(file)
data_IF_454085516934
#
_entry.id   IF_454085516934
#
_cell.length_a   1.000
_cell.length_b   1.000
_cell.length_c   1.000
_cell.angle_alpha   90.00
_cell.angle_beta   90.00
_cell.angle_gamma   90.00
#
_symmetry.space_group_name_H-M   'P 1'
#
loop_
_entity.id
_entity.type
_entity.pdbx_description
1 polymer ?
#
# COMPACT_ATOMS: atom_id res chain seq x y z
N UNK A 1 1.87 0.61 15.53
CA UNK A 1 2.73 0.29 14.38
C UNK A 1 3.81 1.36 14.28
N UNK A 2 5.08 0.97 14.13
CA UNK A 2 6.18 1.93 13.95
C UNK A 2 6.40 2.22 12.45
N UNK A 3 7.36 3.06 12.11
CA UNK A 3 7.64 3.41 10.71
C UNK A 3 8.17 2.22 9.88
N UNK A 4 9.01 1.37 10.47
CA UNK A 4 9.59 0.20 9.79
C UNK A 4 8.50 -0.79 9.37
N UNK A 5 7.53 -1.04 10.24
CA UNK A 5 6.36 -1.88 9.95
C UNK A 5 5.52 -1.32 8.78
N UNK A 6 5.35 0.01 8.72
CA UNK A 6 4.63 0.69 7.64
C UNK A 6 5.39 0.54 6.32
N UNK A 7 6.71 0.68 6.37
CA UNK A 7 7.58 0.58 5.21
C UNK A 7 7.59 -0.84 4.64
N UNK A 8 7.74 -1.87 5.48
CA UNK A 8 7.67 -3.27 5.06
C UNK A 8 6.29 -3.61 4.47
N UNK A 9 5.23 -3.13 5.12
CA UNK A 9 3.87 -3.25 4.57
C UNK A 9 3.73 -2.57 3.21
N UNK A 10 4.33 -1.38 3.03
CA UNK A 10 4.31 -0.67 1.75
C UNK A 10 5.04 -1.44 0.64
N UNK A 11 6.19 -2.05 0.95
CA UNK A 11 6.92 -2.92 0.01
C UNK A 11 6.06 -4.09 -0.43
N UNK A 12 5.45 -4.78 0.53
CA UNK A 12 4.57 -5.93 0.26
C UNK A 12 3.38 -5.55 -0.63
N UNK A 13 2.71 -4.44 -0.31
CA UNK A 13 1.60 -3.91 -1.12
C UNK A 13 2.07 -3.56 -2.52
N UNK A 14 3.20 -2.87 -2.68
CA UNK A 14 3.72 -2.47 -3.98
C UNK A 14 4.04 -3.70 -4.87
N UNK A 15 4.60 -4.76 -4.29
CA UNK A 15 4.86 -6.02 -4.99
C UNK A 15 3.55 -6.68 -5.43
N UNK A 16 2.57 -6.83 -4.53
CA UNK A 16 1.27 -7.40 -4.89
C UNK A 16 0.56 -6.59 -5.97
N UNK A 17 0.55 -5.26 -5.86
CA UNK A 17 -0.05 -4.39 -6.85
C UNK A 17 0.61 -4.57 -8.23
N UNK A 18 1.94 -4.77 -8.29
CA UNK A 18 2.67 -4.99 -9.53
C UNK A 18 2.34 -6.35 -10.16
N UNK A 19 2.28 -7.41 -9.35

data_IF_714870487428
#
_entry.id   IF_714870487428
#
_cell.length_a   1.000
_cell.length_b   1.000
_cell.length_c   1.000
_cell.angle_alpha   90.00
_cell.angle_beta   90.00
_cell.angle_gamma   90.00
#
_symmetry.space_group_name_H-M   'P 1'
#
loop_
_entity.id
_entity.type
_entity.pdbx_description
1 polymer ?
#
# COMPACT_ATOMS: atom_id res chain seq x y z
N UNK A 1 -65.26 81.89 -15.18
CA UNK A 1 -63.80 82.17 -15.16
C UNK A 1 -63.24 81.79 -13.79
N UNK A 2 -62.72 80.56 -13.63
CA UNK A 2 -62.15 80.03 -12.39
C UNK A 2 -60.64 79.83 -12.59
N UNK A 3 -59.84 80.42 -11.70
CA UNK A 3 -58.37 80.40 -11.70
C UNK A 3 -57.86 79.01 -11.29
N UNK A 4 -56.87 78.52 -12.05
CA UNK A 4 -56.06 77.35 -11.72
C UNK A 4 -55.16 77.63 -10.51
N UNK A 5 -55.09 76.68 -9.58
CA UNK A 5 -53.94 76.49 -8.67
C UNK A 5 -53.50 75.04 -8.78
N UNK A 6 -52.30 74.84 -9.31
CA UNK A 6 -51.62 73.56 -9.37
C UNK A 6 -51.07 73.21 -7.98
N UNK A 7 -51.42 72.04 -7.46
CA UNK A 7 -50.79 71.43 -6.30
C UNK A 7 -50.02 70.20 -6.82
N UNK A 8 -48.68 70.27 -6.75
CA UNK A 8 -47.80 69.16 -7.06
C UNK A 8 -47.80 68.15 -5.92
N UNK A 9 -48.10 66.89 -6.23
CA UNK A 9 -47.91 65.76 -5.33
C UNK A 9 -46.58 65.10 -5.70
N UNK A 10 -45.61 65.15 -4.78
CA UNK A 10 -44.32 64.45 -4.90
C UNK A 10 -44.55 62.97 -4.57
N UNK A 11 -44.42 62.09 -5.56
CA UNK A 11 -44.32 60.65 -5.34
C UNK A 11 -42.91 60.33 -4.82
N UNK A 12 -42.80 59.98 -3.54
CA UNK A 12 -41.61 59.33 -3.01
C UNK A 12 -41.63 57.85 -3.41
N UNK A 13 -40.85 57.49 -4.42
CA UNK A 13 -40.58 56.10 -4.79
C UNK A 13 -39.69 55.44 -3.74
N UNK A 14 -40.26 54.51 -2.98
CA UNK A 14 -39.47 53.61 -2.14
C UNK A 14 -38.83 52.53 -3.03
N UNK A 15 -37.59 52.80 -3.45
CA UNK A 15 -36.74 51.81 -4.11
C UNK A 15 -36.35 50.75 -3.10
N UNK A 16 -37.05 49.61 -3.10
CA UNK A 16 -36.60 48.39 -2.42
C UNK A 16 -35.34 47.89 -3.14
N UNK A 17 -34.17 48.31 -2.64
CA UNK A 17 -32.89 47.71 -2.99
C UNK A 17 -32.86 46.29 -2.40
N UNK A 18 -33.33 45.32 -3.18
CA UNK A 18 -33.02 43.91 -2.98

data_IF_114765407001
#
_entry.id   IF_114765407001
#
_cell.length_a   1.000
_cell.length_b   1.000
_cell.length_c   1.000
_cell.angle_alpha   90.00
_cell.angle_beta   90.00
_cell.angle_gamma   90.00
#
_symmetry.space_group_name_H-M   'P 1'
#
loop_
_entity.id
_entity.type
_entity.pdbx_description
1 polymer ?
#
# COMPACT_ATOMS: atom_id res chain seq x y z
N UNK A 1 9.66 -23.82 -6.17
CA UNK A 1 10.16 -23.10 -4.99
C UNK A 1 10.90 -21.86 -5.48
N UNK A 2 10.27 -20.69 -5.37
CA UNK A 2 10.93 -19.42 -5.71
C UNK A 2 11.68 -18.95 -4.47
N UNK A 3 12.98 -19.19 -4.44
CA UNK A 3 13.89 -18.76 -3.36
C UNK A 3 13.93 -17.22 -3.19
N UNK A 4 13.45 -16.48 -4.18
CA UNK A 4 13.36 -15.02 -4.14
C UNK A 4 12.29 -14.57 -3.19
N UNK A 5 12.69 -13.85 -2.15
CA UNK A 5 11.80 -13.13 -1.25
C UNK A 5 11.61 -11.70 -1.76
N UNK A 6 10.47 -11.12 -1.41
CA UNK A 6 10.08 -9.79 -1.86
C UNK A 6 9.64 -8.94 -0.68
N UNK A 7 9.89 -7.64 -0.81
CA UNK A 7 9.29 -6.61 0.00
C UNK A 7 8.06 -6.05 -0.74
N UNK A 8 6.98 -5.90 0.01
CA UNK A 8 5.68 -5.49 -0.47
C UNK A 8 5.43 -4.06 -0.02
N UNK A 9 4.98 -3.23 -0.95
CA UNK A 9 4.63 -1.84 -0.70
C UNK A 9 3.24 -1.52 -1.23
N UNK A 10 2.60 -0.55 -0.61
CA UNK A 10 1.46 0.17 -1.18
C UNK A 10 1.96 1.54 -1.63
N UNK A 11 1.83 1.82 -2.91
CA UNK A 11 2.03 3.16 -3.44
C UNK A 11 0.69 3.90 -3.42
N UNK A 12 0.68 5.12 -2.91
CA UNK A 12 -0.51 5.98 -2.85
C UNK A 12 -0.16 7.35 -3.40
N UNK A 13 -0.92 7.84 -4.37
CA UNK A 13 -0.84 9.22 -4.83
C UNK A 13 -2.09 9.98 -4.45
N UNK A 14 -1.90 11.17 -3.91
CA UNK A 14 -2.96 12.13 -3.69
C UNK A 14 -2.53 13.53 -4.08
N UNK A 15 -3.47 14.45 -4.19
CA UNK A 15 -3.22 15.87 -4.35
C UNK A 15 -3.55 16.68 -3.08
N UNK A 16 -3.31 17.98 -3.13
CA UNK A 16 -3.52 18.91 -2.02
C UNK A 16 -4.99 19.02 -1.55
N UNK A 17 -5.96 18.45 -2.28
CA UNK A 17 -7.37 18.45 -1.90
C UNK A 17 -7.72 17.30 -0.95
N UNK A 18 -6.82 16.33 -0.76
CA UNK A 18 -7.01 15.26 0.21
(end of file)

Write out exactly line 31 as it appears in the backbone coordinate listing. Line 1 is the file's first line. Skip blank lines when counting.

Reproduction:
CA UNK A 4 9.59 0.20 9.79